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Government shuts down major Russian TV station
MOSCOW -- The government shut down the country's last large independent television station Sunday, forcing off the air a team of journalists at the center of a debate over Russian media freedom.
TVS, created from the ashes of two other television stations that came into conflict with state-connected companies, was yanked off the air early Sunday. Some employees learned the station had been closed while listening to the radio on their way to work.
Coming ahead of December's parliamentary elections and next year's presidential vote, the demise of TVS gives the government overwhelming influence over what goes out on the nation's airwaves -- again raising questions about a free press under President Vladimir Putin.
The Ministry of Press cited "the financial, personnel and management crisis" at TVS as the reason for "this not simple decision which became impossible to postpone," according to a statement obtained by Ekho Moskvy radio and read on-air.
The closure was not unexpected -- debt-ridden TVS had been dropped earlier this month by Moscow's main cable company over unpaid bills, depriving it of its largest viewer market.
"The channel might have closed for the most trivial, financial reason, but by taking this step, they have added a political dimension to their decision," TVS news director, Yevgeny Kiselyov was quoted as telling the Interfax news agency.
Television's strong political influence in Russia is no secret.
Independent stations rallied behind former President Boris Yeltsin to help him win re-election over his communist rival in 1996. But the same stations also angered the Kremlin by bringing piercing war footage of the first Chechen campaign into Russian homes nightly, helping turn public opinion.
Kiselyov and some of his journalistic team previously worked for NTV, formerly the biggest independent station. But when NTV was taken over by the government-connected natural gas monopoly in 2001 in what critics said was an attempt to curb the station's critical coverage, Kiselyov and others fled to TV6, which like NTV was privately run. NTV remains nominally private.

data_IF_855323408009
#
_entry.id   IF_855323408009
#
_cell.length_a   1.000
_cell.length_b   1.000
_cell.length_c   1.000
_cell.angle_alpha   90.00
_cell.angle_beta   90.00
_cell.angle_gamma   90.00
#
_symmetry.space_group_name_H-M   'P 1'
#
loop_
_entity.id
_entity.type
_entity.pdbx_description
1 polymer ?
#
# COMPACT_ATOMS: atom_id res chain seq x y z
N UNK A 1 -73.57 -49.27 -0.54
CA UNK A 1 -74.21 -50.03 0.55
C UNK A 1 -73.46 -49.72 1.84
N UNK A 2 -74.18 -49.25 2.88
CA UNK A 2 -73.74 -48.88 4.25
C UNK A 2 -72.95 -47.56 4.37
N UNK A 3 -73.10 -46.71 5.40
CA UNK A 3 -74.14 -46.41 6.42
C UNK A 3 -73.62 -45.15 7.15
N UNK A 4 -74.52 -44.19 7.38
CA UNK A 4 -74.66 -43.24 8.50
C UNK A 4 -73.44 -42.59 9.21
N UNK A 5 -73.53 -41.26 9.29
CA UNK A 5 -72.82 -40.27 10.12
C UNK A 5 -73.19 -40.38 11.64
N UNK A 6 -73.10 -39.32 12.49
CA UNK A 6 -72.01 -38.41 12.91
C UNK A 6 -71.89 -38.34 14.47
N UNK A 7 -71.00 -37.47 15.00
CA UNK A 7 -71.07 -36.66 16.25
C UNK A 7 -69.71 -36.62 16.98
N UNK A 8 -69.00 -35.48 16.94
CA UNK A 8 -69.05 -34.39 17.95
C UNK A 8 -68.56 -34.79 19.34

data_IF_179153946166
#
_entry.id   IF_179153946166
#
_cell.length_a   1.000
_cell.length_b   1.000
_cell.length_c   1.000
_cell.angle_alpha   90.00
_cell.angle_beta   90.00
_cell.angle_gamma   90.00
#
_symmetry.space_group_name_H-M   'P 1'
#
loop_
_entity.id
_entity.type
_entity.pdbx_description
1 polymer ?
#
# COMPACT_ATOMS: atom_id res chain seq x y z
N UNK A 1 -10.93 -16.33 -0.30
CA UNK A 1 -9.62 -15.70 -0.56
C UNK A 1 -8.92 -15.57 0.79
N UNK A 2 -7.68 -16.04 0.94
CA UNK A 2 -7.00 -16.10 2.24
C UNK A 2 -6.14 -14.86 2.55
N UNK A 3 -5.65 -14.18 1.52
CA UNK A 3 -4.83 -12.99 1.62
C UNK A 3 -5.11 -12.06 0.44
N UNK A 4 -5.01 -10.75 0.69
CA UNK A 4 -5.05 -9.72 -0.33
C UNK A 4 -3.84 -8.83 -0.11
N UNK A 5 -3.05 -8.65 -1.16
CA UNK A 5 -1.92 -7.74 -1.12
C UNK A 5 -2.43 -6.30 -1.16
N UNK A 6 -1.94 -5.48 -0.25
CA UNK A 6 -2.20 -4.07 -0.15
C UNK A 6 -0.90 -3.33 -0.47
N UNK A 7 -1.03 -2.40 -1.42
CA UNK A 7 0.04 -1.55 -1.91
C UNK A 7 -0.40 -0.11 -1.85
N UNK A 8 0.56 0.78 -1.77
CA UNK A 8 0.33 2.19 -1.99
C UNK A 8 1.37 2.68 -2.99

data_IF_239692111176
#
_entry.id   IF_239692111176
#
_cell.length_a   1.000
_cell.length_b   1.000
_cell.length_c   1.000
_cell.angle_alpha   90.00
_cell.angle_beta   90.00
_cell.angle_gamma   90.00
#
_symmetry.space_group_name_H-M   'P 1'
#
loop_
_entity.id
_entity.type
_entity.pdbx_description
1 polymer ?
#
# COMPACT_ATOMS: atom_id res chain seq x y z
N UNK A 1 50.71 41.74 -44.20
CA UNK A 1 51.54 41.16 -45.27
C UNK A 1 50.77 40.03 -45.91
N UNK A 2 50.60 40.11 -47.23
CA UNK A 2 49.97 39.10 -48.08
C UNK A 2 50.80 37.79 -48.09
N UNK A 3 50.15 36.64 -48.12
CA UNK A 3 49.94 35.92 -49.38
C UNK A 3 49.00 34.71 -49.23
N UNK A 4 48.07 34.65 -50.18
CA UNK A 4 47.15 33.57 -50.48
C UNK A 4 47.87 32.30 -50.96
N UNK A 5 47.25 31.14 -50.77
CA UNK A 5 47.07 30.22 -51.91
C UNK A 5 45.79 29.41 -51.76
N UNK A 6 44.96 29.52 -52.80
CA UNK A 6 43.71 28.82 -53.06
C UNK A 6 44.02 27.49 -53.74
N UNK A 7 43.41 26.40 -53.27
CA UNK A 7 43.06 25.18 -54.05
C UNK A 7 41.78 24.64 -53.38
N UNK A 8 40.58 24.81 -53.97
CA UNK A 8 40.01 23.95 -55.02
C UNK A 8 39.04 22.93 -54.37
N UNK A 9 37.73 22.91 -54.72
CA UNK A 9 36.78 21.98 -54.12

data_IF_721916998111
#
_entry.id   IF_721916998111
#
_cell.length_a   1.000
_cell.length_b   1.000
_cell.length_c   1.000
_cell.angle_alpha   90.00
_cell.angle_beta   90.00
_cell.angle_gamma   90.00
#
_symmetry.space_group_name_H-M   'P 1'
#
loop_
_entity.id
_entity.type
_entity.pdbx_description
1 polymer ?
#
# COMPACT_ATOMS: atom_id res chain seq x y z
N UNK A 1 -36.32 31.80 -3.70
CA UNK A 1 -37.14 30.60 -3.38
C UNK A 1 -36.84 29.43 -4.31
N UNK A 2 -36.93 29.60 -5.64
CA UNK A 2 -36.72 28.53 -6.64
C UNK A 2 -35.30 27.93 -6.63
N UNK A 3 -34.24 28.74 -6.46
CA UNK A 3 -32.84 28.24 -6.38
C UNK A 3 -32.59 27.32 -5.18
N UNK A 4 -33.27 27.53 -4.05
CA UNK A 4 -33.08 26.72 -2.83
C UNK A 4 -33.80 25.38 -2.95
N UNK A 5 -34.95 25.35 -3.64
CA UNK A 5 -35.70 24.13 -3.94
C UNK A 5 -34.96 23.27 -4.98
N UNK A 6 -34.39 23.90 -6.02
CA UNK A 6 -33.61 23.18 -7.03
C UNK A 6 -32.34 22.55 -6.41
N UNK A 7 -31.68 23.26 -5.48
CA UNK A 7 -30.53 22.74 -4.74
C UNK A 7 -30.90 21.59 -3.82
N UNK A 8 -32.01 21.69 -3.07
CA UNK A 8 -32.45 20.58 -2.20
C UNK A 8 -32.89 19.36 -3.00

That station was shut down last year in a dispute with a shareholder, a government-connected pension fund. TV6 journalists then formed TVS, backed by Media-Sotsium, a group of business executives loyal to the Kremlin.
TVS news didn't produce the kind of hard-hitting reporting that had distinguished NTV or TV6. But Kiselyov still went after Putin in his weekly Sunday news show, often with obvious disdain.
Liberal lawmaker Boris Nadezhdin of the Union of Right Forces party called it "the last TV channel that ventured to criticize Russian leaders."
Ekho Moskvy's editor in chief, Alexei Venediktov, said the closing of TVS gives the government a virtual monopoly on broadcasting.
"It's like when all candidates are excluded from the election campaign, except for only one," he told Interfax.
TVS never had the independent credentials that its predecessors enjoyed, particularly with Former Prime Minister Yevgeny Primakov on its board.
It was plagued by financial difficulties, partly due to infighting among its powerful oligarch investors. The channel's staff had not been paid in three months and it didn't have access to the kind of popular programming that attracts advertisers, according to Russian media reports.
"First and foremost, the shareholders are guilty for not taking the necessary decisions at various stages of the channel's existence ... leading to the channel's economic collapse," Kiselyov said Ekho Moskvy radio.